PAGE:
Paper by Anne L. Washington: “The United States optimizes the efficiency of its growing criminal justice system with algorithms however, legal scholars have overlooked how to frame courtroom debates about algorithmic predictions. In State v Loomis, the defense argued that the court’s consideration of risk assessments during sentencing was a violation of due process because the accuracy of the algorithmic prediction could not be verified. The Wisconsin Supreme Court upheld the consideration of predictive risk at sentencing because the assessment was disclosed and the defendant could challenge the prediction by verifying the accuracy of data fed into the algorithm.

Was the court correct about how to argue with an algorithm?

The Loomis court ignored the computational procedures that processed the data within the algorithm. How algorithms calculate data is equally as important as the quality of the data calculated. The arguments in Loomis revealed a need for new forms of reasoning to justify the logic of evidence-based tools. A “data science reasoning” could provide ways to dispute the integrity of predictive algorithms with arguments grounded in how the technology works.

This article’s contribution is a series of arguments that could support due process claims concerning predictive algorithms, specifically the Correctional Offender Management Profiling for Alternative Sanctions (“COMPAS”) risk assessment. As a comprehensive treatment, this article outlines the due process arguments in Loomis, analyzes arguments in an ongoing academic debate about COMPAS, and proposes alternative arguments based on the algorithm’s organizational context….(More)”

Report on Algorithmic Risk Assessment Tools in the U.S. Criminal Justice System

Press release: “The Partnership on AI (PAI) has today published a report gathering the views of the multidisciplinary artificial intelligence and machine learning research and ethics community which documents the serious shortcomings of algorithmic risk assessment tools in the U.S. criminal justice system. These kinds of AI tools for deciding on whether to detain or release defendants are in widespread use around the United States, and some legislatures have begun to mandate their use. Lessons drawn from the U.S. context have widespread applicability in other jurisdictions, too, as the international policymaking community considers the deployment of similar tools.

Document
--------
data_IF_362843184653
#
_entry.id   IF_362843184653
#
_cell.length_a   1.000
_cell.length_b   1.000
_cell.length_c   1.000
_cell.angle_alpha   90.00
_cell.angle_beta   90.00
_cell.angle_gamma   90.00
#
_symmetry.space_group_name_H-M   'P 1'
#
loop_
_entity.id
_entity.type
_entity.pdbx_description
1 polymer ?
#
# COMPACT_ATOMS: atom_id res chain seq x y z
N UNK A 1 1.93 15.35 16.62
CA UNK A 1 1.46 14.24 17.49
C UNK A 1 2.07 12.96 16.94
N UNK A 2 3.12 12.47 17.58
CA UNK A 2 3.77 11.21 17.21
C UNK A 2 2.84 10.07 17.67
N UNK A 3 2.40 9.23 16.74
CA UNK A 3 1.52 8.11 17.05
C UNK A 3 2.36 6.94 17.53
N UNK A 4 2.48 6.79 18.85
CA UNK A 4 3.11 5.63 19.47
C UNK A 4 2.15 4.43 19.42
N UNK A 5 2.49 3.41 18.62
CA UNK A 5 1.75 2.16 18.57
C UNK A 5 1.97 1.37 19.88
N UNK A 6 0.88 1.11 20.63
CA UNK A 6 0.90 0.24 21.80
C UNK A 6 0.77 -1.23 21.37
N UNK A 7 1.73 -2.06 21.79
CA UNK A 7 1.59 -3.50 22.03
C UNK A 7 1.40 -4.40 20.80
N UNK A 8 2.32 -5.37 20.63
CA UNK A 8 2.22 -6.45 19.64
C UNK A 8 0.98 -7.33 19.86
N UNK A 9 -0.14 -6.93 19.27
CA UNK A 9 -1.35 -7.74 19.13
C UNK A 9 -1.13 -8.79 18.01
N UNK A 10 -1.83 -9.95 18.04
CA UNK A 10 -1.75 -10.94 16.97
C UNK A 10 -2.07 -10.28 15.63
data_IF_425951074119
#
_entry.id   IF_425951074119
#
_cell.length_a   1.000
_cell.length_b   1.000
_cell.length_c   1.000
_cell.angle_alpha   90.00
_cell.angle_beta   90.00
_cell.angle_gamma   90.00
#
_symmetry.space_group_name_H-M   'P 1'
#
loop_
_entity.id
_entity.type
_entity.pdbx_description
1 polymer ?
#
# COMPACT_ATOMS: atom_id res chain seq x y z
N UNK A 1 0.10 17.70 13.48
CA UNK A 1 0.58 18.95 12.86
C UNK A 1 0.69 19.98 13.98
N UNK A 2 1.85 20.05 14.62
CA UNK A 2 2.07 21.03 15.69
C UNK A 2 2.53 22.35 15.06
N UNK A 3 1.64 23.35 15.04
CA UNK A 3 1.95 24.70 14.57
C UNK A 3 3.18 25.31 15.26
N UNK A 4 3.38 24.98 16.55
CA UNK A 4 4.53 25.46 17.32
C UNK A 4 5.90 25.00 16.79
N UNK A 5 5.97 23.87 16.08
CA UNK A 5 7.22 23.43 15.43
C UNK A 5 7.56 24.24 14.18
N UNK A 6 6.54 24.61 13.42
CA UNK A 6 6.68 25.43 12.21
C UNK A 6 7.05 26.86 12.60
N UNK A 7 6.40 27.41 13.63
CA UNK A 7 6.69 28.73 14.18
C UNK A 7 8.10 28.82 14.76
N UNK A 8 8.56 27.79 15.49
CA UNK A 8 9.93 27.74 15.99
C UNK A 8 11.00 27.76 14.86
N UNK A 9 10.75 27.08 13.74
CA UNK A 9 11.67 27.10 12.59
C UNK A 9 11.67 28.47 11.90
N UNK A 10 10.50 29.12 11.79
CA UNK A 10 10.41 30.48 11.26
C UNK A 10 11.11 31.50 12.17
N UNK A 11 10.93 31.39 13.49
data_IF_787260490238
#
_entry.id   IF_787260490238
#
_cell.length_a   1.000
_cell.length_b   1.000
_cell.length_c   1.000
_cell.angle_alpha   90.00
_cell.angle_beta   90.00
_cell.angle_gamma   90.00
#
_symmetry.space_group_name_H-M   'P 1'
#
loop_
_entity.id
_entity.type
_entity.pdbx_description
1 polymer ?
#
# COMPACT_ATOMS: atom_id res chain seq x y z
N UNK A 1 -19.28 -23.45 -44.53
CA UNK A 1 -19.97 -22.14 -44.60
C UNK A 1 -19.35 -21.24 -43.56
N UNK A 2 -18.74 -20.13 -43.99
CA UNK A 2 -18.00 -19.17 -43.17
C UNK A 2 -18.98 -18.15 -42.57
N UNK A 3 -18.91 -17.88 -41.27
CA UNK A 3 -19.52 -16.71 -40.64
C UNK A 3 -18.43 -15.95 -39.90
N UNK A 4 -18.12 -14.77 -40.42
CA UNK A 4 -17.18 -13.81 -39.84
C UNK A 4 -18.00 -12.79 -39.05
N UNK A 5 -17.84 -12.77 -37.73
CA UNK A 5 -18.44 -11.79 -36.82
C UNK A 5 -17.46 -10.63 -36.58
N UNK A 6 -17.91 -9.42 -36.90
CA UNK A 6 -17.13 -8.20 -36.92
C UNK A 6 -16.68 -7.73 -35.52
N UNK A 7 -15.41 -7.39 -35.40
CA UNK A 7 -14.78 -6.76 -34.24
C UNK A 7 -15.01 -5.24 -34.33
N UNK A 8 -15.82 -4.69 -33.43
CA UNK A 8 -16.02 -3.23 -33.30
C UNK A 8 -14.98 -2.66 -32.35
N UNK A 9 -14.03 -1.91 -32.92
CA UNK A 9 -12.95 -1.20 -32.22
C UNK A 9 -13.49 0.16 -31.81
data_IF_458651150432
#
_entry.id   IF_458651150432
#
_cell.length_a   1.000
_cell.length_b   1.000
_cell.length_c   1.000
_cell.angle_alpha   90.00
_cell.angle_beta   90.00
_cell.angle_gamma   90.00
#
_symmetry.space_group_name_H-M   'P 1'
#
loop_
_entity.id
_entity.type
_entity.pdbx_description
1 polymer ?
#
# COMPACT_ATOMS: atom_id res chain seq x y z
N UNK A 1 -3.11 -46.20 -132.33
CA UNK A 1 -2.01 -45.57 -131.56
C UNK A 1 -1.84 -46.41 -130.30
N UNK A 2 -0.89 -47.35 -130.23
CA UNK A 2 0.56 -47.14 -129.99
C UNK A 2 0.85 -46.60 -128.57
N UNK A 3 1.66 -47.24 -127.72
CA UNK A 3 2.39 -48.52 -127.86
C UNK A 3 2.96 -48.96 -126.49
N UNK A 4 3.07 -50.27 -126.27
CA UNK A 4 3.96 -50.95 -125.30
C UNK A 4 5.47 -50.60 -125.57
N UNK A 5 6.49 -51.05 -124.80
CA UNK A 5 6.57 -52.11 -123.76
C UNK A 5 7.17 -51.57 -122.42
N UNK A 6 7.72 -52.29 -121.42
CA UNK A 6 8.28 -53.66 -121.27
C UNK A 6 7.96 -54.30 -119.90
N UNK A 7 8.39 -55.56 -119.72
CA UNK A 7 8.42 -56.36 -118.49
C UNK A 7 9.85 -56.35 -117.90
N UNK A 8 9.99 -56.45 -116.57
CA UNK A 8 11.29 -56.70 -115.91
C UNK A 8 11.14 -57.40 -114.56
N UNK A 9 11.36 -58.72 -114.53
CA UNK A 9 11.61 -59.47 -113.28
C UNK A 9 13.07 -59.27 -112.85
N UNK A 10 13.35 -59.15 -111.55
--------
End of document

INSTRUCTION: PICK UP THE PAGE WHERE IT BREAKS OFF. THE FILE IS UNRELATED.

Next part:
While criminal justice risk assessment tools are often simpler than the deep neural networks used in many modern artificial intelligence systems, they are basic forms of AI. As such, they present a paradigmatic example of the high-stakes social and ethical consequences of automated AI decision-making….

Across the report, challenges to using these tools fell broadly into three primary categories:

  1. Concerns about the accuracy, bias, and validity in the tools themselves
    • Although the use of these tools is in part motivated by the desire to mitigate existing human fallibility in the criminal justice system, this report suggests that it is a serious misunderstanding to view tools as objective or neutral simply because they are based on data.
  2. Issues with the interface between the tools and the humans who interact with them
    • In addition to technical concerns, these tools must be held to high standards of interpretability and explainability to ensure that users (including judges, lawyers, and clerks, among others) can understand how the tools’ predictions are reached and make reasonable decisions based on these predictions.
  3. Questions of governance, transparency, and accountability
    • To the extent that such systems are adapted to make life-changing decisions, tools and decision-makers who specify, mandate, and deploy them must meet high standards of transparency and accountability.

This report highlights some of the key challenges with the use of risk assessment tools for criminal justice applications. It also raises some deep philosophical and procedural issues which may not be easy to resolve. Surfacing and addressing those concerns will require ongoing research and collaboration between policymakers, the AI research community, civil society groups, and affected communities, as well as new types of data collection and transparency. It is PAI’s mission to spur and facilitate these conversations and to produce research to bridge such gaps….(More)”

AI & Global Governance: Robots Will Not Only Wage Future Wars but also Future Peace

Daanish Masood & Martin Waehlisch at the United Nations University: “At the United Nations, we have been exploring completely different scenarios for AI: its potential to be used for the noble purposes of peace and security. This could revolutionize the way of how we prevent and solve conflicts globally.

Two of the most promising areas are Machine Learning and Natural Language Processing. Machine Learning involves computer algorithms detecting patterns from data to learn how to make predictions and recommendations. Natural Language Processing involves computers learning to understand human languages.

At the UN Secretariat, our chief concern is with how these emerging technologies can be deployed for the good of humanity to de-escalate violence and increase international stability.